Finding Out What You’re Running
Brad B. asks:
“When I look for software online and they list requirements like
‘must have Python x.xx,’ how does one find out if their
distribution came with ‘Python x.xx’ or some other such library?
Is it a Find File thing, or do I need to go to the dreaded
I’m such a geek. I like working at the console. Of course, you can
also open a terminal window in your GUI and not completely leave
the GUI if you’re not comforable when faced with only a black
screen with white letters. I’ve decided to cover this in EGGS
instead of MAN because there’s a number of ways to do this,
partially depending on what distribution you’re running.
If you’re running an RPM-based distribution, such as Red Hat,
Mandrake, or SuSE, you can get a package’s version number by using
rpm command. I’ll use
Python as the example, since you mentioned it specifically. If you
have Python installed on your system, you can type:
rpm -q python
This gives me the results:
The last item in the version number, the -26, is probably related
to the distribution’s version of the Python package. This one
would be the 26th variant on Python 2.2.2. Don’t worry about this
issue. What matters is the 2.2.2.
If you’re running a DEB-based distribution, like Debian or
Knoppix, then you can find out what version of the package in
question is using the
apt-cache utility. In this case, you’d type:
apt-cache show python
This gives me the following results when I type it in Knoppix:
Package: python Status: install ok installed Priority: standard Section: interpreters Installed-Size: 52 Maintainer: Matthias Klose Source: python2.2 Version: 2.2.2-6 Depends: python2.2 (>= 2.2.2-5) Suggests: python-doc, python-tk Conflicts: python2.1 (python2.1-base ((python-regrtest (ipcheck (pycmail ((( Notice the bolded pair of lines, there's the information you're looking for.
If you're not utilizing RPM or DEB, don't worry. There's a number of ways you can find out what version you're running. If you're running the version that came with your distribution, you can use the filesystem movement commands (
lsfor listing the contents of a directory, and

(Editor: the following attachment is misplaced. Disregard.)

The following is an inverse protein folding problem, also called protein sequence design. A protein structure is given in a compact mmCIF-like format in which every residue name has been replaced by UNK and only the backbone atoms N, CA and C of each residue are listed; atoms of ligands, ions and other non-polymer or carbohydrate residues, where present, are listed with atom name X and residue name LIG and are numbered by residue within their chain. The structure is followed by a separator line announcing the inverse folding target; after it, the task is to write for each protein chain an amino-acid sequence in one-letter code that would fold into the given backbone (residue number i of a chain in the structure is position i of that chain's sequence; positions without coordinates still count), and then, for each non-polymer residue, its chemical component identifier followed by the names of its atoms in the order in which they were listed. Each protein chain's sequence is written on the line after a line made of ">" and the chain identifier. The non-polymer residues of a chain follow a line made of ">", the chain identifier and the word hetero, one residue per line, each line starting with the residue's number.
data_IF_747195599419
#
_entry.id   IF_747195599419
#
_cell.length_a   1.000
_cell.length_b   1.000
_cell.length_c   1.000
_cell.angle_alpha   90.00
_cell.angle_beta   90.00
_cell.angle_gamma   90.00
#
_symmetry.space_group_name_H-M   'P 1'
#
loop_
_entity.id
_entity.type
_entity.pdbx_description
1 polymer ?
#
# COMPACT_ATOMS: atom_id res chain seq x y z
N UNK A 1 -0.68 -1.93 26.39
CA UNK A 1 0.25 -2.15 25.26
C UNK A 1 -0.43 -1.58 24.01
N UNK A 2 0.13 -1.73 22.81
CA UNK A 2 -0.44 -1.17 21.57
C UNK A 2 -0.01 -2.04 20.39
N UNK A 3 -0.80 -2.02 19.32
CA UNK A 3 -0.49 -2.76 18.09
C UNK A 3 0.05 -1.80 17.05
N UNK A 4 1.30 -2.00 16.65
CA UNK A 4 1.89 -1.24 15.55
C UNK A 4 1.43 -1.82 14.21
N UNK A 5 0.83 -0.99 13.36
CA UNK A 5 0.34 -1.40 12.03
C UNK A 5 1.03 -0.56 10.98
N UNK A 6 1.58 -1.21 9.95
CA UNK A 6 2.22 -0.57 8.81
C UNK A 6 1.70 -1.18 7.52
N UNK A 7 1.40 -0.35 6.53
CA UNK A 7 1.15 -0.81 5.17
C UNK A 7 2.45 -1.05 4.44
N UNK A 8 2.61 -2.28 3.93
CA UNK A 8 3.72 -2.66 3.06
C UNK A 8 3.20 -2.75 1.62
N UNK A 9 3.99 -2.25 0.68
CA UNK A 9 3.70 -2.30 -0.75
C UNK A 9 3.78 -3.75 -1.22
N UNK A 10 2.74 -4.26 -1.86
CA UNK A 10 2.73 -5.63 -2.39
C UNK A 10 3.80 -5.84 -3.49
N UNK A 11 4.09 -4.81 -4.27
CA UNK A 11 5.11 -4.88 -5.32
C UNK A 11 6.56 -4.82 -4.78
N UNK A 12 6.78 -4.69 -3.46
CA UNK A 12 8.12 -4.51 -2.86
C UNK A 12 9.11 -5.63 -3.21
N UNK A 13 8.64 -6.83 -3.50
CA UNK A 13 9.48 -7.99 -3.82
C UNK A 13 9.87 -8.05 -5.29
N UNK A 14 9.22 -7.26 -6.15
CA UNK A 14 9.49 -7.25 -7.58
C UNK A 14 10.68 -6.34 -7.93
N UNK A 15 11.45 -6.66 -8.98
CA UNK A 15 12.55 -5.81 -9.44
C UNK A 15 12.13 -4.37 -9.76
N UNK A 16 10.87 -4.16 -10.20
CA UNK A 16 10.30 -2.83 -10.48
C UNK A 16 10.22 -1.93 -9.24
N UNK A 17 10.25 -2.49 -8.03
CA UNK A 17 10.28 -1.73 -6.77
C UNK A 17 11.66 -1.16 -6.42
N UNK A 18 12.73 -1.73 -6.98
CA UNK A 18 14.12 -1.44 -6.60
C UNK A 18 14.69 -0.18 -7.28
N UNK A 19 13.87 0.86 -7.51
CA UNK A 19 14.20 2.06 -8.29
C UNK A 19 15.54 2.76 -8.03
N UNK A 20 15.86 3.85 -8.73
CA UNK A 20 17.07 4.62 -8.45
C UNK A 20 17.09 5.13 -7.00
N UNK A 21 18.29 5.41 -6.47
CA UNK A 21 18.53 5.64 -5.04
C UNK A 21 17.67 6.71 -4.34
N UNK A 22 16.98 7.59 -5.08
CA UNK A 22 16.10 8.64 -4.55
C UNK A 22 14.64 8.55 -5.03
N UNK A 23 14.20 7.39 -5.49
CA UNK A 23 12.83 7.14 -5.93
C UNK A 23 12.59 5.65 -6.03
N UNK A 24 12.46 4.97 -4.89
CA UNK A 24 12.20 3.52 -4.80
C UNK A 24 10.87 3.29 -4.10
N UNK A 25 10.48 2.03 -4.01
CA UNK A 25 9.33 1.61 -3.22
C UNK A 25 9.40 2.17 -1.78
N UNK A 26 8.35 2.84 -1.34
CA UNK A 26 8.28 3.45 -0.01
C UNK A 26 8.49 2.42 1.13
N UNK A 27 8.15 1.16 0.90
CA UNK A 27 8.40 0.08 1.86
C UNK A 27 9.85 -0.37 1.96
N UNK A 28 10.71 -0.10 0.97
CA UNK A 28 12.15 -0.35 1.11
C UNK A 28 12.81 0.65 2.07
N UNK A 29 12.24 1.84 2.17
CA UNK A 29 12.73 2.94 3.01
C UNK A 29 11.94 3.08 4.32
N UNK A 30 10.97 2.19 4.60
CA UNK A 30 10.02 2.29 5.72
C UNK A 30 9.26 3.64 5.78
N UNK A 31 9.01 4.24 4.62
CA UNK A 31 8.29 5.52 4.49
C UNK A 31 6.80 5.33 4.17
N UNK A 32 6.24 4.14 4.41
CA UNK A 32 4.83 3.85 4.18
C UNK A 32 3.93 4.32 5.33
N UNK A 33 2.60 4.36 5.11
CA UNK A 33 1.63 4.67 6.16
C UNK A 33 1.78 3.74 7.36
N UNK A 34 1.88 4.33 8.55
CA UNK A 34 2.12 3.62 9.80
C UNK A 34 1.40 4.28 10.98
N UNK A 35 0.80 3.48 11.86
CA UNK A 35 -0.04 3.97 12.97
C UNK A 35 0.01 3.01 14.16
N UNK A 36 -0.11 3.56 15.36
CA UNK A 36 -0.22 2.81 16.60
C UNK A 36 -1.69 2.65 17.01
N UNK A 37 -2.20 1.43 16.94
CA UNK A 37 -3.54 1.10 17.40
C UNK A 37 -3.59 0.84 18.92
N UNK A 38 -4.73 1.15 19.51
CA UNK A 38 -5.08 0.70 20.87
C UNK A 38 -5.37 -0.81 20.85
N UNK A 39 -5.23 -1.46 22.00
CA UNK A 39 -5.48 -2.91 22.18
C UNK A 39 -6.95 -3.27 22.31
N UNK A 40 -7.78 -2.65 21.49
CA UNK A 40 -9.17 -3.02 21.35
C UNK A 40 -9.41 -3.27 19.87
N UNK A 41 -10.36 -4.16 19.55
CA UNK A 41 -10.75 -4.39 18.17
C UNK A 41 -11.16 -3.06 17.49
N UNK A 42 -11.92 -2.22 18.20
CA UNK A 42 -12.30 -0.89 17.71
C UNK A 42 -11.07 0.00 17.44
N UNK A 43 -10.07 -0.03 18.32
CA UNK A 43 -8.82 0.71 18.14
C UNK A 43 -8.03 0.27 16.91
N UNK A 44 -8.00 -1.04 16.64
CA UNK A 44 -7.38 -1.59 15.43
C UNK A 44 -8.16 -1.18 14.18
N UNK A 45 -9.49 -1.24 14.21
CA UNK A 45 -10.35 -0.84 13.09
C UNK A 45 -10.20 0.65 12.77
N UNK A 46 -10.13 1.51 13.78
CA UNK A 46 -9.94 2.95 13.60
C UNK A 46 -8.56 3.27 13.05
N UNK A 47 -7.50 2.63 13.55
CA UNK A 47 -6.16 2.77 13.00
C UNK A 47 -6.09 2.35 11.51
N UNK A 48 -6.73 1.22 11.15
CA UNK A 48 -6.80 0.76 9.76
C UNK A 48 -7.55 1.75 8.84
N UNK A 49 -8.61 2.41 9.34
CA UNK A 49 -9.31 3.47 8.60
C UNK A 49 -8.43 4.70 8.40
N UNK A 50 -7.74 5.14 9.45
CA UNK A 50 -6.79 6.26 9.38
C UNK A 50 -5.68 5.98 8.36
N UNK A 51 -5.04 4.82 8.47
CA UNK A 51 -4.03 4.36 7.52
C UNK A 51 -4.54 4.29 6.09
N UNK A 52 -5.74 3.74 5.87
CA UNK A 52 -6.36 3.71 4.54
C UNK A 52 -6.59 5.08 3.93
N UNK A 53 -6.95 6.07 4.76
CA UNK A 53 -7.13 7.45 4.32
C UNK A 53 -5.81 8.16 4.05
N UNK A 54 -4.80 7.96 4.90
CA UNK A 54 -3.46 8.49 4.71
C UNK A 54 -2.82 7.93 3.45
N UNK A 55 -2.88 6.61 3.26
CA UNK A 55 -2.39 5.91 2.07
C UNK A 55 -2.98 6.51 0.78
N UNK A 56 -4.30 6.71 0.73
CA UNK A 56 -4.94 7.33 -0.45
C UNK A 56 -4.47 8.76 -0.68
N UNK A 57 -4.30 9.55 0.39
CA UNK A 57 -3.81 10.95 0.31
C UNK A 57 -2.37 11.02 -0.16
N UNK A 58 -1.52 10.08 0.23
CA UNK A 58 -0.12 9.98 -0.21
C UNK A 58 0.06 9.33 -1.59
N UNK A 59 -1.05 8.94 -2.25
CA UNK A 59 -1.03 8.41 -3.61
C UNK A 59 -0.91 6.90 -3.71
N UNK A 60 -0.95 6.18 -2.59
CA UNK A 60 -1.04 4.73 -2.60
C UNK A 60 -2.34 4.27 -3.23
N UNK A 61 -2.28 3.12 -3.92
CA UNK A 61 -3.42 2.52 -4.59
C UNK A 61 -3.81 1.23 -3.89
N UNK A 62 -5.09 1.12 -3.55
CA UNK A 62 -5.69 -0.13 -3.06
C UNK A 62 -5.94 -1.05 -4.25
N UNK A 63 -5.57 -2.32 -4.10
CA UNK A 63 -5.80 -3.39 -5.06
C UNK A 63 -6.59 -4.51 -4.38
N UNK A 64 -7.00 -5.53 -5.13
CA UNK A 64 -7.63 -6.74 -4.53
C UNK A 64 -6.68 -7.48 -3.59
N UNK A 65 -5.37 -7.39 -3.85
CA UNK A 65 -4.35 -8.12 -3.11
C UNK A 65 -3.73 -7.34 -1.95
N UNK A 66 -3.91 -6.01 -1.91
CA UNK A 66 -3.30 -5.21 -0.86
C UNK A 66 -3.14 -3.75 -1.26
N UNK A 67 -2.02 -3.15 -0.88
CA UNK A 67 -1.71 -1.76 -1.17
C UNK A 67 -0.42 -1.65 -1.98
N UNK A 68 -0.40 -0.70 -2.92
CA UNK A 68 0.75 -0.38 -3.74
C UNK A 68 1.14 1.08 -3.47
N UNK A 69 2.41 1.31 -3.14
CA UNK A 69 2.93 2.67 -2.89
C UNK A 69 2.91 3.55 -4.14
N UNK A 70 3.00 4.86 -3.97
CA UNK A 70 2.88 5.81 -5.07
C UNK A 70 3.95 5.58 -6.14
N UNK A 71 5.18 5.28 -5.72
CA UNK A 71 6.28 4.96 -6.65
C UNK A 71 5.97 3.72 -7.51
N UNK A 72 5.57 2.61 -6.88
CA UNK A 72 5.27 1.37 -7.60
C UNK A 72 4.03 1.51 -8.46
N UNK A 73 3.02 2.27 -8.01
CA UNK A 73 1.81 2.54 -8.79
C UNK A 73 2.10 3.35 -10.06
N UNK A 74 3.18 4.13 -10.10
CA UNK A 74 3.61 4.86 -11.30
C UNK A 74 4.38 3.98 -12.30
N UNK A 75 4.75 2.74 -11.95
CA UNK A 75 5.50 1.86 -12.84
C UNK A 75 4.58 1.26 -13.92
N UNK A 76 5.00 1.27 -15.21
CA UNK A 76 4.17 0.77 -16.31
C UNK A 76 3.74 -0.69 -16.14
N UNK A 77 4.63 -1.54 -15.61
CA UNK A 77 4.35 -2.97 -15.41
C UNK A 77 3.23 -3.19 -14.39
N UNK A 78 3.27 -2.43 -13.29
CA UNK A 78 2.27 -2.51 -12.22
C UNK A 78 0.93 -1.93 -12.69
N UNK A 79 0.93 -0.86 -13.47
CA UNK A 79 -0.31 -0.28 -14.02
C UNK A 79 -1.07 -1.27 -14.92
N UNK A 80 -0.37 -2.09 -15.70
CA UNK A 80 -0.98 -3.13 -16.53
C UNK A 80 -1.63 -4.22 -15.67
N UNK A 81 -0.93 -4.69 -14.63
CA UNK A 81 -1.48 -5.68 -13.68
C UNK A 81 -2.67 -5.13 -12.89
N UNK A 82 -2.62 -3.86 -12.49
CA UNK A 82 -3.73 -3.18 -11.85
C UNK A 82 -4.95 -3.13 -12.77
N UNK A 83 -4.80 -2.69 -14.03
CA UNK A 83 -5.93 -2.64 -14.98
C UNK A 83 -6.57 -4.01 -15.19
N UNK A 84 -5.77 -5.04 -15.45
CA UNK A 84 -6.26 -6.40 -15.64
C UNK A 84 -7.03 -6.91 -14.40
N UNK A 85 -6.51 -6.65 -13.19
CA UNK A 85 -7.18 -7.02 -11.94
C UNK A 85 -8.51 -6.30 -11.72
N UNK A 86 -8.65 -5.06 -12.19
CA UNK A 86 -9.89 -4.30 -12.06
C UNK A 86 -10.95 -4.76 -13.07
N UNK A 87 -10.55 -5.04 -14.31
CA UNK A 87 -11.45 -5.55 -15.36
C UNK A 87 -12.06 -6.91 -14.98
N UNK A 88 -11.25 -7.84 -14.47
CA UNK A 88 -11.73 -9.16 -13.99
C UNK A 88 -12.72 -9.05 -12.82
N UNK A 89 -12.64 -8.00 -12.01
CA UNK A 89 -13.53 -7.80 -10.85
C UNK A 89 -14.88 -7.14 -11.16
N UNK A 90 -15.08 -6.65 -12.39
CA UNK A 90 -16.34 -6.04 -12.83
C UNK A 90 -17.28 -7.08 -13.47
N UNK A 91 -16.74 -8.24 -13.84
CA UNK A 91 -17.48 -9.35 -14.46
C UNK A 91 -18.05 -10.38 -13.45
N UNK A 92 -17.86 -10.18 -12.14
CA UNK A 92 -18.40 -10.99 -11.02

cdfor changing directories) to look through its packages on the CD-ROM, which likely have the version number in the name. For example:
Finally, you can usually ask a program itself what version it is. Just like you can find this information in a GUI tool by clicking
Help | About, there are a number of ways to ask a command-line program. In the case of Python, our example, I type
pythonand look what I get:$ python Python 2.2.2 (#1, Feb 24 2003, 19:13:11) [GCC 3.2.2 20030222 (Red Hat Linux 3.2.2-4)] on linux2 Type "help", "copyright", "credits" or "license" for more information. >>>
Oddly, if I type
quitto get out, I'm told:
'Use Ctrl-D (i.e. EOF) to exit.'
So, I get out with
What if I want to know what version of Perl I'm running? Just
perlgets me into "the
program's expecting input" territory. I
Ctrl-Cout of there and look at the
manpage (typing man perl). No
information on how to get the version in there. So, I type
perl -h, which is a commonly-used
format for getting help information (another is
command -h). Now we're getting somewhere! I get
a long list of options. I cut these down to just what I want and
use a pipe to send the output of
perl -has input to
grep, which is a program that will search for the
text I specify:$ perl -h | grep version -v print version, subversion (includes VERY IMPORTANT perl info)
Great! So, I can finally get the version information:
perl -v This is perl, v5.8.0 built for i386-linux-thread-multi (with 1 registered patch, see perl -V for more detail) Copyright 1987-2002, Larry Wall Perl may be copied only under the terms of either the Artistic License or the GNU General Public License, which may be found in the Perl 5 source kit. Complete documentation for Perl, including FAQ lists, should be found on this system using 'man perl' or 'perldoc perl'. If you have access to the Internet, point your browser at http://www.perl.com/, the Perl Home Page.
Hope that helps!